"I wholeheartedly believe it is because the people in each of my rounds,
leading up to that final room, needed to hear the words
the Lord spoke through my mouth."

On a daily basis, I use the skills I learned during my time in speech and debate for almost everything. Every speech I give with ease, every controversial conversation I think through cautiously and have the confidence to discuss it came from the long nights of drilling facts into my head, memorization and after-school meetings. Debate gave me the mindset and critical thinking to thoroughly examine life issues, instead of blindly believing everything I hear. Speech gave me a voice to speak out and stand for what I believe in. I would not, I repeat, would not be in this position if I did not have the confidence and tools Speech and Debate gave me. 

Just like the characters in The Wizard of Oz, I feel like I gained a heart, brain, courage, and a home. Speech and Debate was by far one of my most favorite memories in high school, and equipped me best for taking on the world. 

I will always be an advocate for the values and experience that speech and debate cultivates in students, and I believe that every high schooler will reap more than they realize. Everything that I have accomplished, every plaque, every trophy, every ballot—I attribute it all the Creator who has formed me exactly in this way for the purposes of furthering His Kingdom. His instilling of passions and abilities is only using me as a vessel and testament to His goodness.

 “Now to him who is able to do immeasurably more than all we ask or imagine, according to his power that is at work within us,  to him be glory in the church and in Christ Jesus throughout all generations, for ever and ever! Amen.” —Ephesians 3:20-21

 

A Class of 2016 alumna, Rachel Leong attended Trinity starting in 2008. Now in her second year at George Fox University, Rachel is an Organizational Communications major and Sociology minor. In the future, she hopes to possibly start a Christian non-profit or get her PhD in anticipation of being a Professor in Intercultural Studies (and own a dachshund). 

Why Speech and Debate Matters: Part 2

March 12, 2018
By Trinity Christian School
Why Speech and Debate Matters: Part 2
By Danielle Schum, '17

 

    As a middle schooler at Trinity, I knew that I was eventually going to have to take Trinity's Speech and Debate elective and I didn't really know what it meant. Also, the only view I had received of the class was not particularly exciting view because it wasn't people's favorite class. Towards the end of my eighth-grade year, our former speech and debate coach asked students to volunteer to time keep for the rounds of the state tournament. I watched some of our alumni compete and it inspired me to want to join. I stuck with the Speech and Debate team for four years because I loved the platform of being able to express my ideas in rational ways and look at important issues from all sides.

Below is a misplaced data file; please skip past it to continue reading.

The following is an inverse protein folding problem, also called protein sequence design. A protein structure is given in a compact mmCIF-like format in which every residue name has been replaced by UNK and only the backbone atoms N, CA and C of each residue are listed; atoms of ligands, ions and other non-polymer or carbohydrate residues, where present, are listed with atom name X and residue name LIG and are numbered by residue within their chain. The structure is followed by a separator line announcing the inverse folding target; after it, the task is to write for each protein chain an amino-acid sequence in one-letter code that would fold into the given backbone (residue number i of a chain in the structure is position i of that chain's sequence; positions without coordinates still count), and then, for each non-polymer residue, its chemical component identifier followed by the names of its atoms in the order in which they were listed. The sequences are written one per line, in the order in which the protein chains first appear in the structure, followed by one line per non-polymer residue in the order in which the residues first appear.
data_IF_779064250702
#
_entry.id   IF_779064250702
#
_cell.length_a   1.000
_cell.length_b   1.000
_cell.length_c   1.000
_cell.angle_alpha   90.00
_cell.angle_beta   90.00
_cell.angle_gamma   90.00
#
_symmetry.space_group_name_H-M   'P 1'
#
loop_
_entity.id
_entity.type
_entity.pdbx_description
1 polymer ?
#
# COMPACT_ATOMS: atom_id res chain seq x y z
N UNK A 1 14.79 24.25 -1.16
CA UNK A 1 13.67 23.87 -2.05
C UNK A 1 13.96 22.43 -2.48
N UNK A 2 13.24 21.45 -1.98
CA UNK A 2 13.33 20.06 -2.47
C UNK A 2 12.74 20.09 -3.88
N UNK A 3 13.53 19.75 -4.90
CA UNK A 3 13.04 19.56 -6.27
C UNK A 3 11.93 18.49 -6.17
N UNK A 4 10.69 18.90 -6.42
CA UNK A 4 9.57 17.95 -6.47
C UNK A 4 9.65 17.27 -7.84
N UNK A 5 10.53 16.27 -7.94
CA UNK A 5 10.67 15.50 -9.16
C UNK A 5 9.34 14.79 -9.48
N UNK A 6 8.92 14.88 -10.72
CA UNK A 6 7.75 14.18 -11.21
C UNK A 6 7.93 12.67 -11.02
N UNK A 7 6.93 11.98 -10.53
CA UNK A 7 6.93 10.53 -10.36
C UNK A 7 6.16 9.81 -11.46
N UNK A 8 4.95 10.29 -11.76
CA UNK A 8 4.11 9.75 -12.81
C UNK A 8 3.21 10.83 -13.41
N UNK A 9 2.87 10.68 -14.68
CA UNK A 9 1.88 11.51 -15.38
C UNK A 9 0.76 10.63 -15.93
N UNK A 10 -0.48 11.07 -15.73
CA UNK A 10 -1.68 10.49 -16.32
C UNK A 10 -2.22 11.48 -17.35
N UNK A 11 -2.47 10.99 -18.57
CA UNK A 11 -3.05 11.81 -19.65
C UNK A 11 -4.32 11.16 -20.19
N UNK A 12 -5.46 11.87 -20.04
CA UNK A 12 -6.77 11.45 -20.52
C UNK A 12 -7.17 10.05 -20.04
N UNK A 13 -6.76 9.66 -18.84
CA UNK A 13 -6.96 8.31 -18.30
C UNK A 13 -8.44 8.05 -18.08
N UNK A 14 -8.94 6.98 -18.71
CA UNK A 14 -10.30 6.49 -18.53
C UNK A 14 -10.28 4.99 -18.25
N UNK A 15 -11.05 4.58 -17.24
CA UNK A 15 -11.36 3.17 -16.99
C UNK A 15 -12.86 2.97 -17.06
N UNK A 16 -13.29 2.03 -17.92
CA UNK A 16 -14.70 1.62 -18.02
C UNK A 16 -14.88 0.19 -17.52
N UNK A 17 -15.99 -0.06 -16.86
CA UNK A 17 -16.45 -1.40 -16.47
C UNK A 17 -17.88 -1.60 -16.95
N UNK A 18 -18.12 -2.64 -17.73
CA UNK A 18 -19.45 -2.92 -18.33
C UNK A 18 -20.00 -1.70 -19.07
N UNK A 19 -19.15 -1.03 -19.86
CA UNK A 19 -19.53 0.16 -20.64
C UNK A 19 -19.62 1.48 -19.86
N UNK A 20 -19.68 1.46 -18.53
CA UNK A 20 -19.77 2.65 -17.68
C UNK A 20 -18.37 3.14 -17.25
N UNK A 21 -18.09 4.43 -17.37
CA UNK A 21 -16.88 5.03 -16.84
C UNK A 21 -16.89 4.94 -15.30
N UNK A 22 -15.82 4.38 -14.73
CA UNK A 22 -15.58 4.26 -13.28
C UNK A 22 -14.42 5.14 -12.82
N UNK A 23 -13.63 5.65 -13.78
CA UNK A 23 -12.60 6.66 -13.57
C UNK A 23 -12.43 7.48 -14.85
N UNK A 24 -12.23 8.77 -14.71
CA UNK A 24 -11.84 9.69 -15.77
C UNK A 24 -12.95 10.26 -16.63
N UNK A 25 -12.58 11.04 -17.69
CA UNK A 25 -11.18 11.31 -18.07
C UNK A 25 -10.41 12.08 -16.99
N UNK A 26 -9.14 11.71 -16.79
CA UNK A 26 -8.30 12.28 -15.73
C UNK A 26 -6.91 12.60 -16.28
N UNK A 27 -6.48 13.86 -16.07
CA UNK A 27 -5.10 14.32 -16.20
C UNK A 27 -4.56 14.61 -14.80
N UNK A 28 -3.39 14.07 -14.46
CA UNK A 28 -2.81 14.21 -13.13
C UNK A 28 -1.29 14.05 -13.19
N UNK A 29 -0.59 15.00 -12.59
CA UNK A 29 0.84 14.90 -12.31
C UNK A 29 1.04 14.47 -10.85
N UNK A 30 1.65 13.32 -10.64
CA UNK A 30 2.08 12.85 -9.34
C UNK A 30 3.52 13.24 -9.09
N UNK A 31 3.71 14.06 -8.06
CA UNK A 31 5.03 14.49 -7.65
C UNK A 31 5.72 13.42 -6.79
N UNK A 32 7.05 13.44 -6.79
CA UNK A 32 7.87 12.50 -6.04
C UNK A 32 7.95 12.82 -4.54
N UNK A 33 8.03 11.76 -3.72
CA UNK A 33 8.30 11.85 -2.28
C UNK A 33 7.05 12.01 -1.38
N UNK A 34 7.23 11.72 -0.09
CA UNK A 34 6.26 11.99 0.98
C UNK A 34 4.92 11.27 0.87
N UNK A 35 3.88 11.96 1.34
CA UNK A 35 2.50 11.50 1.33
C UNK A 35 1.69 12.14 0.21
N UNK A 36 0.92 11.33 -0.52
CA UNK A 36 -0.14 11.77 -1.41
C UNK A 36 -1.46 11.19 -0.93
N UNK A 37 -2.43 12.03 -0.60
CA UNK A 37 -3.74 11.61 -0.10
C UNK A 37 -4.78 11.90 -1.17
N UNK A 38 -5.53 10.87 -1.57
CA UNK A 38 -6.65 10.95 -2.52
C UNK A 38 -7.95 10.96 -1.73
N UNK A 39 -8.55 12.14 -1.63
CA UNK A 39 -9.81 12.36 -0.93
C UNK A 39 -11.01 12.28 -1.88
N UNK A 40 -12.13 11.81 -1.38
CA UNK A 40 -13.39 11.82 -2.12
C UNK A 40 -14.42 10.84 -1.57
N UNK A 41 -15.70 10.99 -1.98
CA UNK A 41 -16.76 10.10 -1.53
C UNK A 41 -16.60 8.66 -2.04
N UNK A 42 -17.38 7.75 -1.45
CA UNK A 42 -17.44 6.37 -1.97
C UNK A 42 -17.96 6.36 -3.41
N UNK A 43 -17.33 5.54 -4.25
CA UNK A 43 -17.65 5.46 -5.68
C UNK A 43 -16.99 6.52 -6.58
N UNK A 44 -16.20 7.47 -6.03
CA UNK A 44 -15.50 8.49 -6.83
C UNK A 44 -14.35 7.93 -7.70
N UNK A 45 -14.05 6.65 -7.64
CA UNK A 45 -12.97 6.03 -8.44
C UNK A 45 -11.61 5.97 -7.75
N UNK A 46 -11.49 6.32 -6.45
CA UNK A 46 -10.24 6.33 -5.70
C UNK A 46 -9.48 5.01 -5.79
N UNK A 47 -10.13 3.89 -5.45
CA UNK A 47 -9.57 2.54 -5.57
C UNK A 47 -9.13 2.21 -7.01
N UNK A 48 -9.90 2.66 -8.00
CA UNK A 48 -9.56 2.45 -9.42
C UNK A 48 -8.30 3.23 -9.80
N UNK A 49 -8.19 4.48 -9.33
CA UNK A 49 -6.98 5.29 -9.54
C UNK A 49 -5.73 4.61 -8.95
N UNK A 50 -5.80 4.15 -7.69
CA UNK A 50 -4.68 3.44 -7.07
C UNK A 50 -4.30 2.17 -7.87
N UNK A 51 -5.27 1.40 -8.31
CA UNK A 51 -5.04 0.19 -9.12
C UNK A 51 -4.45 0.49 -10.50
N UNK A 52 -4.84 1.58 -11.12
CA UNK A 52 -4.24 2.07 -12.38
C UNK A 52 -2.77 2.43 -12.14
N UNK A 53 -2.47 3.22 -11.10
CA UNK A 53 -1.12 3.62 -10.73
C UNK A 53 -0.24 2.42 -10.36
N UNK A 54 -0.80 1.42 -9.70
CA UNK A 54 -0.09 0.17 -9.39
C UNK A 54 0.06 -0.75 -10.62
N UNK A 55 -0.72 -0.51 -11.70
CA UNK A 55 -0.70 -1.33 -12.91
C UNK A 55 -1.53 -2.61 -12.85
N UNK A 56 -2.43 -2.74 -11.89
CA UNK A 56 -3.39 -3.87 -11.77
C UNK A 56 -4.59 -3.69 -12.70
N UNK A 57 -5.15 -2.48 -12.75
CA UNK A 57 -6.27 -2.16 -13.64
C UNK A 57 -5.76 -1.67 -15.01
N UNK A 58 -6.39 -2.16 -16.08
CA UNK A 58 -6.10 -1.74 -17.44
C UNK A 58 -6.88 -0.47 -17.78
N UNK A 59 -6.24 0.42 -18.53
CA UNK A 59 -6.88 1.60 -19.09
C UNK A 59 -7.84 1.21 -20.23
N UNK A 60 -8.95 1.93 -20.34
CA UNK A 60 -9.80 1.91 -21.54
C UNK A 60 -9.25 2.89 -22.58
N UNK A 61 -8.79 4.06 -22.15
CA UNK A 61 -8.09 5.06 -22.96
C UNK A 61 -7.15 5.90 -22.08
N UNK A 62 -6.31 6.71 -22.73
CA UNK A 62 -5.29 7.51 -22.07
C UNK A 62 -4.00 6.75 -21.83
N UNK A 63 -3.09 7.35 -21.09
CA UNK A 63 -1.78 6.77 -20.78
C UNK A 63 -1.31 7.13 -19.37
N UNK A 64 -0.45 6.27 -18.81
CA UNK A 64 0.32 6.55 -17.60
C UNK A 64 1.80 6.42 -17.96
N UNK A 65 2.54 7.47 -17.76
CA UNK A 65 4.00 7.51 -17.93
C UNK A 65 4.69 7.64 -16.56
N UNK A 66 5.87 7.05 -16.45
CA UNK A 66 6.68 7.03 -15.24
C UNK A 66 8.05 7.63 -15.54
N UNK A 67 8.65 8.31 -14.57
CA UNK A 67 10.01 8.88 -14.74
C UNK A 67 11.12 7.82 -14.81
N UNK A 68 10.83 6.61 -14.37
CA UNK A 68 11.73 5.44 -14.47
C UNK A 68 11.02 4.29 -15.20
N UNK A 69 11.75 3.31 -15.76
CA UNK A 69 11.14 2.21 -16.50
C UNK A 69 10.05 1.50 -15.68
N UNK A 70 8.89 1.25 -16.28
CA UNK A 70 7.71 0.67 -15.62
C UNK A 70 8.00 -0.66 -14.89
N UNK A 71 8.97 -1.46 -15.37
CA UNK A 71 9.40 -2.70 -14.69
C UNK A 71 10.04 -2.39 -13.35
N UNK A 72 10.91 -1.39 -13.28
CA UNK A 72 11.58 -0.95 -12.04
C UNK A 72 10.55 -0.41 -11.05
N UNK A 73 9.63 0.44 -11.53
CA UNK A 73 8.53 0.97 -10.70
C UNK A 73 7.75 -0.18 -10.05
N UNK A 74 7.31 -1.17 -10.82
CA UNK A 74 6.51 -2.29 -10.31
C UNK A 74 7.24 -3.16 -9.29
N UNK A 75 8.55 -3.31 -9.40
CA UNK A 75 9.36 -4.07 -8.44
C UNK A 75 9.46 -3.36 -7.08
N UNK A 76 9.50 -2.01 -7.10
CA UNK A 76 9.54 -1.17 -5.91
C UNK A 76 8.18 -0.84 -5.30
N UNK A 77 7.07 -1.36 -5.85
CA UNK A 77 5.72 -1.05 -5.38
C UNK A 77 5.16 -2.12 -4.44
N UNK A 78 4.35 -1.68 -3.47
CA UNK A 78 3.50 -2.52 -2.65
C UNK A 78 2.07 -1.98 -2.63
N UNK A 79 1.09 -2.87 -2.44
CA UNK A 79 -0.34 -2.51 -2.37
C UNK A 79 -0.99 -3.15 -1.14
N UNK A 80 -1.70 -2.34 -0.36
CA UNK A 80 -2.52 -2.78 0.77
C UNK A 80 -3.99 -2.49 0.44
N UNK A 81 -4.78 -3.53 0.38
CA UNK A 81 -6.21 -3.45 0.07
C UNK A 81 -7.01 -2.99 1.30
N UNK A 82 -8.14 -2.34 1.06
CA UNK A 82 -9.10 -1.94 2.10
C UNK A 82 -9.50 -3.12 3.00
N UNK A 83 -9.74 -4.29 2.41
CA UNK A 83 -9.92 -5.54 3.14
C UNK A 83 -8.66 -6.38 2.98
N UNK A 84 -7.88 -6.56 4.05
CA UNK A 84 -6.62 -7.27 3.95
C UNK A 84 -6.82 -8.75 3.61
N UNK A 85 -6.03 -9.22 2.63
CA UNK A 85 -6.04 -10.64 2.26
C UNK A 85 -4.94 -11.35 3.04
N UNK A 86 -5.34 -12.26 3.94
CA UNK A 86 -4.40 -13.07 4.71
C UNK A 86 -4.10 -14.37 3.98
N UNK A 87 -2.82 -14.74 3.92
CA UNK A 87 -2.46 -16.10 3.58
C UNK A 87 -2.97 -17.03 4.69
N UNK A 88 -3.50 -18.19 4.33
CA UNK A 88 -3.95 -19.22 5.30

My first year in Debate I participated in Junior Varsity Policy Debate and it was a quite an adventure. Our topic was whether or not the US Federal Government should increase economic and/or diplomatic engagement with Cuba, Mexico, or Venezuela. Competitors in this category must write a case to provide a solution to the resolution including an issue that needs to be solved within the topic, a well-researched achievable plan, and advantages to their particular plan. In addition, they must also be well-researched to refute other teams' plans and show logic to prove and connect their evidence. For the next three years I advanced to Varsity Policy and gained a very strong work ethic and persistent will. In my junior year at Trinity, I finally dipped into the speech side with Humorous Interpretation (HI) and was instantly connected. HI was my favorite category and I competed in it for two years. I also tried Original Oratory and Congressional Debate and wish that I had more time to explore those categories. 

"I stuck with the Speech and Debate team for four years because I loved the platform of being able to express my ideas in rational ways and look at important issues from all sides." 

I qualified to the Hawaii State Speech and Debate Tournament once in Junior Varsity Policy and once in Humorous Interpretation. Every year that I participated in debate, I attended the Big Island Tournament at Parker School and that tournament is so helpful for team bonding. With a closer team, students compete better. 

‘Inside Out’, Humorous Interpretation Speech, Danielle Schum from WE Media Services on Vimeo.